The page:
Cab Calloway's big sister was born in Baltimore, Maryland back in 1902. "Little Cabell" was born in 1907. Eventually the family moved west to Illinois. Blanche was the first to pursue a musical career, singing at clubs in both Chicago and New York. Brother and sister appeared together in the Plantation Days show, live on-stage at Chicago's Loop Theater. Theirs must have been a dynamite act. Blanche sounded like Cab only stronger and more visceral, which is to say: female. Blanche's recording career was brief but brilliantly successful. Her earlier recordings with Reuben Reeves and Andy Kirk have been issued under those artists' names on the Classics Chronological series. Blanche's own chronology as presented here begins with two musty old blues records from November of 1925. Accompanied by Louis Armstrong and Richard M. Jones, Blanche sings her heart out, but some listeners will probably find these two sides most interesting on account of the cornet player. A little over five years later, Blanche is belting it out in front of her own 11-piece orchestra. The "Joy Boys" included several young men who were destined to have quite an impact on jazz. Their names were Cozy Cole, Clyde Hart, Vic Dickenson and Ben Webster. "Just a Crazy Song" might be familiar to some jazz collectors as it was issued on one of many topical collections by the Stash label back in the 1970s. Blanche sounds a bit like Lil Hardin Armstrong as she hollers her way through this novelty exercise in scat. Rather than emulating her brother, Blanche seems to be strutting her own stuff, and one cannot help but wonder how much of his famous style was developed in emulation of hers. The exact dynamics of their relationship have not been explained or understood, and probably never will be. What is known is that even though Cab was headed for relative superstardom, Blanche made a lot more money at first than her brother did. She would always sound like a boisterous vaudevillian, with a rambunctious, burlesque quality that is bracing. Audiences loved her but her unconventional vocals might very well have frightened off recording executives, for this was not your typical "girl singer" but a rowdy woman who sang however the hell she felt like singing. The repertoire is excellent. "It's Right Here for You" is magnificent, and "Make Me Know It" compares nicely with Evelyn Preer's lovely 1926 recording, backed by the great Thomas Morris. Blanche's band picks up the tempo and makes it trot like the pop tune "Just Because You're You," as premiered in 1921 by Yerkes S.S. Flotilla Orchestra. Blanche really works each song for everything it's worth. "I've Got What It Takes" is as tough as Bessie Smith and swings really hard. "Growlin' Dan" was Blanche's theme song, more or less. It is obviously patterned after her brother's biggest hit record, and she even mentions "Minnie the Moocher" in passing. Blanche does wonderful things with Fats Waller's forgotten masterpiece, "Concentratin' on You," allowing us to enjoy Andy Razaf's funny lyrics. This is Blanche at her very best, peppered with enthusiastic shouts from her band. Other highlights are the call-and-response stomp "Catch On," a frantic music hall number called "I Need Some Lovin'" and "What's A Poor Girl Gonna Do?." This last tune could pass for Sophie Tucker material. Lonesome, Blanche is confronted with a bloodless mechanical man, one who is "neither Democrat nor Republican." In the midst of this socio-psycho-sexual dilemma, the band sizzles away with the gas turned all the way up.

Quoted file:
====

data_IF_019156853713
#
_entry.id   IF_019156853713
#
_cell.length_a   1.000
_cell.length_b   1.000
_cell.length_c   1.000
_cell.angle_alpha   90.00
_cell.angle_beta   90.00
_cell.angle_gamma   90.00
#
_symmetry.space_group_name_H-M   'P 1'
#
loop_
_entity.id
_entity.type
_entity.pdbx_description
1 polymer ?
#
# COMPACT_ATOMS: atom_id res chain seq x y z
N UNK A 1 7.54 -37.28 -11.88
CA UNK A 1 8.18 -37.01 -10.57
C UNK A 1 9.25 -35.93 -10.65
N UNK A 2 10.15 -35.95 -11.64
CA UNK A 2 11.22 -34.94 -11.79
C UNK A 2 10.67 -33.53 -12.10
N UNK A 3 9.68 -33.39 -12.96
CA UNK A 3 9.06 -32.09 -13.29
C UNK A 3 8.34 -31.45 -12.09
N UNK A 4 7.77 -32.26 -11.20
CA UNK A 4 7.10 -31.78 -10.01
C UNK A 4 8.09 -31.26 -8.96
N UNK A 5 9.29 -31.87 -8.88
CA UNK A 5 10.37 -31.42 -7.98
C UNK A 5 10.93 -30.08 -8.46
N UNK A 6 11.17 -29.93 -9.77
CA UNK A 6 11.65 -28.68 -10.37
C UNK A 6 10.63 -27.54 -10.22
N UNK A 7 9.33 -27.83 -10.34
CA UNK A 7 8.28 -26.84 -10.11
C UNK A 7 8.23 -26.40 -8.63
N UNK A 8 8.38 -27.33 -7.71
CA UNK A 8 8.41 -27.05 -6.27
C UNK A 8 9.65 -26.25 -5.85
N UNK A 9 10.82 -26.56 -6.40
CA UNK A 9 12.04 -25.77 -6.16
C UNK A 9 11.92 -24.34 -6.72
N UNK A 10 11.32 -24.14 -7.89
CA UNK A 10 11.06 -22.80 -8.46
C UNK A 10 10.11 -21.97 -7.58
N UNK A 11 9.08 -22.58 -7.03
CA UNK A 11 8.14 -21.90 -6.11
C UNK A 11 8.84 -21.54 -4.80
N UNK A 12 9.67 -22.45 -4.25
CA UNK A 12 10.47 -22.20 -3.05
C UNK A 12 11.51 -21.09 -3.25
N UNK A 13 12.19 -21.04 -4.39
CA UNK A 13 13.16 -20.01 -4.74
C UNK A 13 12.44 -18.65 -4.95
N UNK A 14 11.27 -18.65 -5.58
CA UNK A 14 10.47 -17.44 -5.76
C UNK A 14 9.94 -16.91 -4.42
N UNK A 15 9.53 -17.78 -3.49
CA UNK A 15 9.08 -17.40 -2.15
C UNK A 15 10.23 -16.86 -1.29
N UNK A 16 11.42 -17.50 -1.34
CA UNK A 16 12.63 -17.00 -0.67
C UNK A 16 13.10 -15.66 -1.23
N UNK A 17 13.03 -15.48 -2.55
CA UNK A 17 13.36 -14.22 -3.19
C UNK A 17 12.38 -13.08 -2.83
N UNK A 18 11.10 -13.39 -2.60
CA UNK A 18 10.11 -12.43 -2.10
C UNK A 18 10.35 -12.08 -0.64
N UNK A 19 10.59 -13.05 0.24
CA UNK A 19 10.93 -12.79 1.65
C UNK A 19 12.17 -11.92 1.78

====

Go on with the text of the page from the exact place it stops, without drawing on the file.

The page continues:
AllMusic Review by arwulf arwulf